Writing numbers in English
Cardinal and ordinal numbers
Before a noun, we use ordinal (e.g. first, second, tenth) numbers; after a noun, we use cardinal (e.g. one, two, ten) numbers.
The fourth chapter OR Chapter Four
The fifth act OR Act Five
The names of kings and queens are said with ordinal numbers.
Henry VIII: Henry the Eighth (NOT Henry Eight)
Louis XIV: Louis the Fourteenth (NOT Louis Fourteen)
Names of centuries
The period from 1501 – 1600 is called the 16th century (NOT the 15th century)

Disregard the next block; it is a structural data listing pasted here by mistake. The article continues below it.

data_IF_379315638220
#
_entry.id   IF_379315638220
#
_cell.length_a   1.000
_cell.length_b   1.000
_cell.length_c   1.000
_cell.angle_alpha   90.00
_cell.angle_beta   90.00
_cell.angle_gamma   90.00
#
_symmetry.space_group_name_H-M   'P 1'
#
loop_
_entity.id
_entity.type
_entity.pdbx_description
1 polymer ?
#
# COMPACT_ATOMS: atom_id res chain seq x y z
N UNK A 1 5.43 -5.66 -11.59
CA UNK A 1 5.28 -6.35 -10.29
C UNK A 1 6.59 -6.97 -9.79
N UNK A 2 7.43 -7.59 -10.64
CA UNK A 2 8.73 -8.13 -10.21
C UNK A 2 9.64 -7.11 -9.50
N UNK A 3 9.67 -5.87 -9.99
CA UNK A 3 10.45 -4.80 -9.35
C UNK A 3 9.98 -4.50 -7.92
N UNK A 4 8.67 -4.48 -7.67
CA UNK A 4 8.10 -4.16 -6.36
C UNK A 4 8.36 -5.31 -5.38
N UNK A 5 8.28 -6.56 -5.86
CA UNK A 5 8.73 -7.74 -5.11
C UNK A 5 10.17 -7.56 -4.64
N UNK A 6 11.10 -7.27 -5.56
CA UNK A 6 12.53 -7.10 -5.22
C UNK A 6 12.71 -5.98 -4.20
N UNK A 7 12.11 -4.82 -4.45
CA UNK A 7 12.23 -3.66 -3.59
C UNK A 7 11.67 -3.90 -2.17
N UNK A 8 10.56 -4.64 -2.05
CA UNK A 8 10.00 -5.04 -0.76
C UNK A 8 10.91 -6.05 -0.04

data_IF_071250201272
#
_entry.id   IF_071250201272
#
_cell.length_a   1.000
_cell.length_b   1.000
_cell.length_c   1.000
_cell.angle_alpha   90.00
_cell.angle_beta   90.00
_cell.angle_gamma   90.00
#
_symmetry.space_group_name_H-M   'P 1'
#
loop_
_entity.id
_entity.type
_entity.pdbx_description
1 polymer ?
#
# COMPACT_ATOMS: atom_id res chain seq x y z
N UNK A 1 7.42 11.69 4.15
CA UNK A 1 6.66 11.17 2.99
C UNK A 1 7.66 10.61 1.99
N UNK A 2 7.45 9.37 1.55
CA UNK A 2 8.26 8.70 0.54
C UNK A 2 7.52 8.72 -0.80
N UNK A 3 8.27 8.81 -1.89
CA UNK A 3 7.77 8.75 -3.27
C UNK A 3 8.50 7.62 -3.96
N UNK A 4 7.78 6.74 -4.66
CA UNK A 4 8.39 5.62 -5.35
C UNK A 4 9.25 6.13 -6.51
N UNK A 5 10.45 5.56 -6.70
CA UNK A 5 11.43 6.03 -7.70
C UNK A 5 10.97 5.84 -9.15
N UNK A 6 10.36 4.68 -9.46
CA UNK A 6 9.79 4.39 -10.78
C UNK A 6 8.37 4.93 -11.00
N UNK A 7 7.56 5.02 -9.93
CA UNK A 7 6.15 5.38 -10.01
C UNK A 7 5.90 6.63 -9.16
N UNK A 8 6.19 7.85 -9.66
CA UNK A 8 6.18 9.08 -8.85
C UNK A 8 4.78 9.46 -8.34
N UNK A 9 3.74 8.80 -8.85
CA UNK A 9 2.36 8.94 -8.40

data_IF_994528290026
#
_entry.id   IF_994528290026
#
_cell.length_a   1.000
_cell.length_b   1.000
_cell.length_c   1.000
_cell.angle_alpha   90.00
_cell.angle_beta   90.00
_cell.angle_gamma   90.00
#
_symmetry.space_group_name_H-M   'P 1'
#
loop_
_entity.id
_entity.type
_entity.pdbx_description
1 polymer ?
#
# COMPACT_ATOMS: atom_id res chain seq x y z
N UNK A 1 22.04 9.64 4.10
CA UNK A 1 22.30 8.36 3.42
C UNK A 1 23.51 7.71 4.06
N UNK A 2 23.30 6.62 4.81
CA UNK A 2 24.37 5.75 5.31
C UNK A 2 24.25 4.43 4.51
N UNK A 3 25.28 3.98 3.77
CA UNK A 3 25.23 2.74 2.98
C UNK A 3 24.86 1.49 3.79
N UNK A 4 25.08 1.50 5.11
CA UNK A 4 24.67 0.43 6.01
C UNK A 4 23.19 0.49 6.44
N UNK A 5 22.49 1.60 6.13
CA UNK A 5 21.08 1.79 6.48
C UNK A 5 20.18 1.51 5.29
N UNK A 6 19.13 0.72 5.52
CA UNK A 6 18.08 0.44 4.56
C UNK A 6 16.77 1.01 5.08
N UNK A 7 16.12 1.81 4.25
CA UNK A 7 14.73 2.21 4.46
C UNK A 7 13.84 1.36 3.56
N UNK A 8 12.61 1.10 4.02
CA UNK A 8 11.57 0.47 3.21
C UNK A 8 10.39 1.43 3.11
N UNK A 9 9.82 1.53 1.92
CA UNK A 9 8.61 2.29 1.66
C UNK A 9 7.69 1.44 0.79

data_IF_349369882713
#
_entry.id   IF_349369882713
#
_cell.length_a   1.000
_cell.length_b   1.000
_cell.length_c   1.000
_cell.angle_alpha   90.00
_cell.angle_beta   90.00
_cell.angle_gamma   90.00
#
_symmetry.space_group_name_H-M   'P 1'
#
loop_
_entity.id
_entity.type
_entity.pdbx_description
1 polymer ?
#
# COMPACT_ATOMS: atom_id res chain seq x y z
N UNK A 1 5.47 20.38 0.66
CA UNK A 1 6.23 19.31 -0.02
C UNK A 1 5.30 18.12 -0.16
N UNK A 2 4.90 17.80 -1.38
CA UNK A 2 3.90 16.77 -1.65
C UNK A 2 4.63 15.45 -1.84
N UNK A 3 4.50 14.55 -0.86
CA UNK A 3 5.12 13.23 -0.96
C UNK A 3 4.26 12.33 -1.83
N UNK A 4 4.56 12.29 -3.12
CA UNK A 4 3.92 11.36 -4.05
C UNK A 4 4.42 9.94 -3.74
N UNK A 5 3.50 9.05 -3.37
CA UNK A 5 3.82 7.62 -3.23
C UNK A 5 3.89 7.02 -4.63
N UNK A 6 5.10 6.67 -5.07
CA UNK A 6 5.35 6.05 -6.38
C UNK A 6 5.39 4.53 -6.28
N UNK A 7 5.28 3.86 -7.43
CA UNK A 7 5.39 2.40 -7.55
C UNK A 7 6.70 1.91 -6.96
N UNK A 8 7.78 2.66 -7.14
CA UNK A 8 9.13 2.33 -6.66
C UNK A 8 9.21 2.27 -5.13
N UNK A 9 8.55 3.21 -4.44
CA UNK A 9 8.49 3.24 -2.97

The period from 1801 – 1900 is called the 19th century (NOT the 18th century)
When it comes to floors, there is usually a difference between British and American usage. The ground floor of a British house if the first floor of an American house; the first floor of a British house is the second floor of an American house.
Use of and
In British English, and is used before the tens in a number. In American English, and can be dropped.
546 – Five hundred and forty-six (British English)
610 – Six hundred ten / Six hundred and ten (American English)
6,376 – Six thousand three hundred and seventy-six (British English)
In writing we generally use commas to divide large numbers into groups of three figures. Commas can be left out in four-figure numbers.
4,376 OR 4376 (NOT 4.376)
2,867,512 (NOT 2867512)